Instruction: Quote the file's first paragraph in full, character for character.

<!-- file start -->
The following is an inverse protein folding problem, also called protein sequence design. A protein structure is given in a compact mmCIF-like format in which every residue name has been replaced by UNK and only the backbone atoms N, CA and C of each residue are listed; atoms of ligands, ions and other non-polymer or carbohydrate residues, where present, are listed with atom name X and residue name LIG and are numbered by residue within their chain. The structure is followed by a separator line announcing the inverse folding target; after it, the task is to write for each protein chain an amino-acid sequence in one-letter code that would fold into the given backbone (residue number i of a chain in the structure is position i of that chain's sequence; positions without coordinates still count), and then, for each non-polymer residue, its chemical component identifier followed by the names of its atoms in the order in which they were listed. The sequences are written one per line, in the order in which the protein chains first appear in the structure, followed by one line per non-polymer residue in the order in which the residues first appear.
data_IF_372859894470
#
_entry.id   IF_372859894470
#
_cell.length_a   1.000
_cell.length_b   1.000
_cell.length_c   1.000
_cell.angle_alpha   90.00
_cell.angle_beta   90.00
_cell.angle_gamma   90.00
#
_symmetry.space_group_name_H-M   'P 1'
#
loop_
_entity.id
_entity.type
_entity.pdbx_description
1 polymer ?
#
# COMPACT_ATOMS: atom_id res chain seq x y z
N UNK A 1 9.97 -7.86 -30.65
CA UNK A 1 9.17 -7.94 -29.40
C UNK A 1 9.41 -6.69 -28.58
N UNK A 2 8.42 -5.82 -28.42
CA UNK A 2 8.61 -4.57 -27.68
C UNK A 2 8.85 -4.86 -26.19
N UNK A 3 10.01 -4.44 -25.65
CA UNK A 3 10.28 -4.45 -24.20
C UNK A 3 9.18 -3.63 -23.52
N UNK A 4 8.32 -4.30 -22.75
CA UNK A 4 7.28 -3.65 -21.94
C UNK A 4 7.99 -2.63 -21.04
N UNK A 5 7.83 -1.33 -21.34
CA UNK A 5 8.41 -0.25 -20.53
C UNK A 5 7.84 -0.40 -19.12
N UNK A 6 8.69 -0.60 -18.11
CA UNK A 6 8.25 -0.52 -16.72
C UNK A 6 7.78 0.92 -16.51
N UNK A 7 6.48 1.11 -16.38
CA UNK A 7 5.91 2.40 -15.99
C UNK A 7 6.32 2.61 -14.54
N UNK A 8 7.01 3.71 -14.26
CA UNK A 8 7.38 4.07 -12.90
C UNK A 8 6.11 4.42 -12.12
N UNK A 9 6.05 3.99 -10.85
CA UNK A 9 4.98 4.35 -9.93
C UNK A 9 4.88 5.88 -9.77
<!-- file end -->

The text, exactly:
The following is an inverse protein folding problem, also called protein sequence design. A protein structure is given in a compact mmCIF-like format in which every residue name has been replaced by UNK and only the backbone atoms N, CA and C of each residue are listed; atoms of ligands, ions and other non-polymer or carbohydrate residues, where present, are listed with atom name X and residue name LIG and are numbered by residue within their chain. The structure is followed by a separator line announcing the inverse folding target; after it, the task is to write for each protein chain an amino-acid sequence in one-letter code that would fold into the given backbone (residue number i of a chain in the structure is position i of that chain's sequence; positions without coordinates still count), and then, for each non-polymer residue, its chemical component identifier followed by the names of its atoms in the order in which they were listed. The sequences are written one per line, in the order in which the protein chains first appear in the structure, followed by one line per non-polymer residue in the order in which the residues first appear.